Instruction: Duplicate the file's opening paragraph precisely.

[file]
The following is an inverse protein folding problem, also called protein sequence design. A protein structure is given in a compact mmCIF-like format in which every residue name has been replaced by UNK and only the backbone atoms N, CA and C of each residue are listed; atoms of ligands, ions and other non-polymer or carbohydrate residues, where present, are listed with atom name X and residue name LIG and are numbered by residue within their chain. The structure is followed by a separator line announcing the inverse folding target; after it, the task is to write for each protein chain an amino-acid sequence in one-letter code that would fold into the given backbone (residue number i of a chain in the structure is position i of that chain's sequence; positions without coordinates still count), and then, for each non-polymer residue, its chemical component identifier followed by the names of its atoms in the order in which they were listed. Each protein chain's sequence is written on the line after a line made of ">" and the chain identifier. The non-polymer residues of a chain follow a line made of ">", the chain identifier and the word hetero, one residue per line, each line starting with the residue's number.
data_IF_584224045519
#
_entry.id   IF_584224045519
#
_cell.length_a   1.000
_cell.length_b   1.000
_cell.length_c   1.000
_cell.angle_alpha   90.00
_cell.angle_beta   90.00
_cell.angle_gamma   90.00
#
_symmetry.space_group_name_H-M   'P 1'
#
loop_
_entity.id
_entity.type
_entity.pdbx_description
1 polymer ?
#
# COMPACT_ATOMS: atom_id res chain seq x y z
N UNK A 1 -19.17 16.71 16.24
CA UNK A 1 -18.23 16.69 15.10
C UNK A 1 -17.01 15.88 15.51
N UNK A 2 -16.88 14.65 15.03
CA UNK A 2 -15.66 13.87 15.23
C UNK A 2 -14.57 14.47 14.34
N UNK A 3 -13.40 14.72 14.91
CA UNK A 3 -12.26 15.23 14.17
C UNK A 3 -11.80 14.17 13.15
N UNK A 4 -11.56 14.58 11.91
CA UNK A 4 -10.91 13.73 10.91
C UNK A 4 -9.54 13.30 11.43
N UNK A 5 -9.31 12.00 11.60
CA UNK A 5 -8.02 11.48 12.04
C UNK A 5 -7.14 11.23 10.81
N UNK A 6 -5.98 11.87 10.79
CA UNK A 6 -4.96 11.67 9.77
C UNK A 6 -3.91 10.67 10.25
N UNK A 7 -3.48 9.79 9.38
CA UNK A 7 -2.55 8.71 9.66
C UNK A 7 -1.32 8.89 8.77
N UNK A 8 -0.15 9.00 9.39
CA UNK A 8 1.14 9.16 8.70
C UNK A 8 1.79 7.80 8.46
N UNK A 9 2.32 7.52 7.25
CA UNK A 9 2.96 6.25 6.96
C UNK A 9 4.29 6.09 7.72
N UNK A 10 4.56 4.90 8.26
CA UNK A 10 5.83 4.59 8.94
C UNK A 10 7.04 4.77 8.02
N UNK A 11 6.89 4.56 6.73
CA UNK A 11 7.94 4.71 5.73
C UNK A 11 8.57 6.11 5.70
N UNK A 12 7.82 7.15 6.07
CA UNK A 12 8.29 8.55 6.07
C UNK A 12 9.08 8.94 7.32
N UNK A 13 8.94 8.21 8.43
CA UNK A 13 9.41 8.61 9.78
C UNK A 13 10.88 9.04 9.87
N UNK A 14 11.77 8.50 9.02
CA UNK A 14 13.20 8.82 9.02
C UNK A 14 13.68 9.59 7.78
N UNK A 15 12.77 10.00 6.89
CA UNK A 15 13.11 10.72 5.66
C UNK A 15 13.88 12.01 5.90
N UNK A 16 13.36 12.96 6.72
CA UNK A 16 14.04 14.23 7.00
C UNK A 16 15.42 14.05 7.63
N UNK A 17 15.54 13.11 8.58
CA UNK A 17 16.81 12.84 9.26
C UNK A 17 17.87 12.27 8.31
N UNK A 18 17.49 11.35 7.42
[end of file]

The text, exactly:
The following is an inverse protein folding problem, also called protein sequence design. A protein structure is given in a compact mmCIF-like format in which every residue name has been replaced by UNK and only the backbone atoms N, CA and C of each residue are listed; atoms of ligands, ions and other non-polymer or carbohydrate residues, where present, are listed with atom name X and residue name LIG and are numbered by residue within their chain. The structure is followed by a separator line announcing the inverse folding target; after it, the task is to write for each protein chain an amino-acid sequence in one-letter code that would fold into the given backbone (residue number i of a chain in the structure is position i of that chain's sequence; positions without coordinates still count), and then, for each non-polymer residue, its chemical component identifier followed by the names of its atoms in the order in which they were listed. Each protein chain's sequence is written on the line after a line made of ">" and the chain identifier. The non-polymer residues of a chain follow a line made of ">", the chain identifier and the word hetero, one residue per line, each line starting with the residue's number.